Reactive oxygen species mediate oxidized low-density lipoprotein-induced endothelin-1 gene expression via extracellular signal-regulated kinase in vascular endothelial cells

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Oxidized low-density lipoprotein (oxLDL) promotes expression and secretion of endothelin-1 (ET-1), however, the precise mechanism involved is unclear. This study was designed to identify the regulatory mechanism of oxLDL-induced ET-1 expression in endothelial cells.


ET-1 mRNA expression, secretion and promoter activity were evaluated by reverse transcriptase-PCR (RT-PCR), enzyme immunometric and luciferase assays, respectively.


oxLDL (35 μg/ml) significantly enhanced reactive oxygen species (ROS), mRNA expression, secretion and promoter activity of ET-1 in human umbilical vein endothelial cells (HUVECs), all of which were nullified by the antioxidant N-acetyl cysteine (NAC). oxLDL stimulated the extracellular signal-regulated kinase (ERK) phosphorylation in HUVECs, which was blocked by NAC and the mitogen-activated protein/extracellular signal-regulated kinase (MEK) inhibitor PD98059. NAC and PD98059 stopped oxLDL-elicited increase in mRNA expression, secretion and promoter activity of ET-1. Fusion plasmids with decreasing length of 5′-flanking sequence of ET-1 from −566 bpLuc to −250 bpLuc displayed increased luciferase activity after 24 h of oxLDL treatment. Interestingly, fusion plasmid from −233 and −185 bpLuc significantly reduced the luciferase activity in control and oxLDL-treated HUVECs. In addition, transfection of the reporter construct −250Luc, which contains a 2 bp mutation at activator protein-1 site, abolished both basal and oxLDL-stimulated ET-1 promoter activities.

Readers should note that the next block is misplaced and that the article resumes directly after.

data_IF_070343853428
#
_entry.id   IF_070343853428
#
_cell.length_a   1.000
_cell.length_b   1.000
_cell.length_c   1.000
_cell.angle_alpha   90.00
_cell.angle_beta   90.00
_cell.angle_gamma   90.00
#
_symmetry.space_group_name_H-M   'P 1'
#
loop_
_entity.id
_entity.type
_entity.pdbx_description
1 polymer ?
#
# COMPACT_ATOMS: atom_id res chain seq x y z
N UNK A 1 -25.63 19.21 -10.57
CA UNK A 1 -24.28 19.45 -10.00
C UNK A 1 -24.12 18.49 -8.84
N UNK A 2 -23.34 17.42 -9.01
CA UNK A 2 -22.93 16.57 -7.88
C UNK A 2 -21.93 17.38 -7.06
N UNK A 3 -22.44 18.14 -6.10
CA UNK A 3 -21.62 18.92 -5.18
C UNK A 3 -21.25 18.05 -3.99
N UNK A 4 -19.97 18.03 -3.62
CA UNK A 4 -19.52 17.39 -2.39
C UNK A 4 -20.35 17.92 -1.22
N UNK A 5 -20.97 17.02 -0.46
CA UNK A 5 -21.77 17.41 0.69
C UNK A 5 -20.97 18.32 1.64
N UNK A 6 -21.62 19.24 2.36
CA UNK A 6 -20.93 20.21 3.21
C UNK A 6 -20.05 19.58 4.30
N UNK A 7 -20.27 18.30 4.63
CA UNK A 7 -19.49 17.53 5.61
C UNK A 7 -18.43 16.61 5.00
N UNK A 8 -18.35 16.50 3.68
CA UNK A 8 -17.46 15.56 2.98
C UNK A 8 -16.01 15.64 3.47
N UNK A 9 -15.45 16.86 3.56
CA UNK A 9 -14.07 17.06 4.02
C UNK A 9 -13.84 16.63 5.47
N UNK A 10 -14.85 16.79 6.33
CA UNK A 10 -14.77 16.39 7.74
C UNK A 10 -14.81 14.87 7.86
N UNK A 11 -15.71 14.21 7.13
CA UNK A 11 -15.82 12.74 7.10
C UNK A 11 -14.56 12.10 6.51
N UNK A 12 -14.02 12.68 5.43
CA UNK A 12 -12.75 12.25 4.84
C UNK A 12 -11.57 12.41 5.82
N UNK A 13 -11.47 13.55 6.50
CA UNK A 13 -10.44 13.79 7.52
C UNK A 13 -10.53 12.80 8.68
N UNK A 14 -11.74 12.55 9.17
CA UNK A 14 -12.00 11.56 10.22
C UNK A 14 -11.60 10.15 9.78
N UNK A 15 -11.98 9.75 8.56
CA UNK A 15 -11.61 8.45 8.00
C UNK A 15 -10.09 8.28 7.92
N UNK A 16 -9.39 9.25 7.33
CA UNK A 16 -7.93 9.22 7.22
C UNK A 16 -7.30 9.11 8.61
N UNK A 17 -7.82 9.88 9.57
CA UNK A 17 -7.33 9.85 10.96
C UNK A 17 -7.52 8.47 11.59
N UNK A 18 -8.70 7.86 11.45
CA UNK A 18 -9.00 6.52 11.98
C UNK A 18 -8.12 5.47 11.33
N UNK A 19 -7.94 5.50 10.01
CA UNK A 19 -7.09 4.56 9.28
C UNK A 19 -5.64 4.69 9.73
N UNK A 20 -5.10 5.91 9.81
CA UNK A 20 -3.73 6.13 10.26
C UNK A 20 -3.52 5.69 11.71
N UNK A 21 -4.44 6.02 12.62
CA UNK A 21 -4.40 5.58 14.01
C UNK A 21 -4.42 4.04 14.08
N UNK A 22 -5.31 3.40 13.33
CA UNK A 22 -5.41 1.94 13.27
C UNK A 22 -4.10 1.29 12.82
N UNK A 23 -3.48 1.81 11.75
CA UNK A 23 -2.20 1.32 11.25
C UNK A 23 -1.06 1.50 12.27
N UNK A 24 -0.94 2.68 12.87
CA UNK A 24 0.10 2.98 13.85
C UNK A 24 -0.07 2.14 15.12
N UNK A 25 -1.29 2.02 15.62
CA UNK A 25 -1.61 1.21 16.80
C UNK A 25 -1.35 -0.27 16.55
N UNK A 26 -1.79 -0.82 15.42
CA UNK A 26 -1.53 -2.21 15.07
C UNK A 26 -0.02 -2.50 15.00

Collectively, our data favor the notion that oxLDL stimulates ERK phosphorylation via ROS accumulation, which in turn stimulates vascular endothelial transcriptional factor activator protein-1 and ET-1 expression as well as secretion.

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